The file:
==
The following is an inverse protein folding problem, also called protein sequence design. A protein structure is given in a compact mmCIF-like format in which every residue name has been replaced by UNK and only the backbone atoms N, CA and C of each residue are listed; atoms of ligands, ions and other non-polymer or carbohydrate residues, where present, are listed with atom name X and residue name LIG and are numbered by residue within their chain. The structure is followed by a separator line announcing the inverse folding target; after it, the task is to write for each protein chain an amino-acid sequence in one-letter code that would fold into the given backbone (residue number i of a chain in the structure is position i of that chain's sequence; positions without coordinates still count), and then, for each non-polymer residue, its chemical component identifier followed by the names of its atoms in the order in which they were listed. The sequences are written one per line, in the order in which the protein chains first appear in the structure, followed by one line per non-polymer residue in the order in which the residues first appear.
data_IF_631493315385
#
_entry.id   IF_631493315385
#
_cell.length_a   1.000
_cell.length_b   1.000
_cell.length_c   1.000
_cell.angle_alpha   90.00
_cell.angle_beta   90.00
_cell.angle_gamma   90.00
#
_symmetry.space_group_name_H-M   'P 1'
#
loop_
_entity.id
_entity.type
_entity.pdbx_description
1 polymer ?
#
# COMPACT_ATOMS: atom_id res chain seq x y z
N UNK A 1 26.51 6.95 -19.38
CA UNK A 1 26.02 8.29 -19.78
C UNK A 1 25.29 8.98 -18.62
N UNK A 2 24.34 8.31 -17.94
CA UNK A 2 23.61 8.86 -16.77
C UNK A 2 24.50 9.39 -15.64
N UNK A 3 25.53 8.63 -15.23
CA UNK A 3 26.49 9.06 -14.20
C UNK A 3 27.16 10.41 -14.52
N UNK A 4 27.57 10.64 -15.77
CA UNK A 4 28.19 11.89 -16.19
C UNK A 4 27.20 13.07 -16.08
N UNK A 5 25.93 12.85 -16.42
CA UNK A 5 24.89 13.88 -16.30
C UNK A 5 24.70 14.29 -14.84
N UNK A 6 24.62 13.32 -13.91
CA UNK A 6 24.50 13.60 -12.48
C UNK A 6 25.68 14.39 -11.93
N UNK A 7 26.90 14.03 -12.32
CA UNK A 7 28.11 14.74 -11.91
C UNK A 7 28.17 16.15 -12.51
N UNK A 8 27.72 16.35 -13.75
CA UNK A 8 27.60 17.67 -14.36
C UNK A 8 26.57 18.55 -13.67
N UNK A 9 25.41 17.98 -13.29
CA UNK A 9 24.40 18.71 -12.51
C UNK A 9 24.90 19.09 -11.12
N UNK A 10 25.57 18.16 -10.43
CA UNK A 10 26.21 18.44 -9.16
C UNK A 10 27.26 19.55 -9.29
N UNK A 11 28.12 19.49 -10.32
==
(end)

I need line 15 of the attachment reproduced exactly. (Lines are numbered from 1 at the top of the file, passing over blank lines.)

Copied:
loop_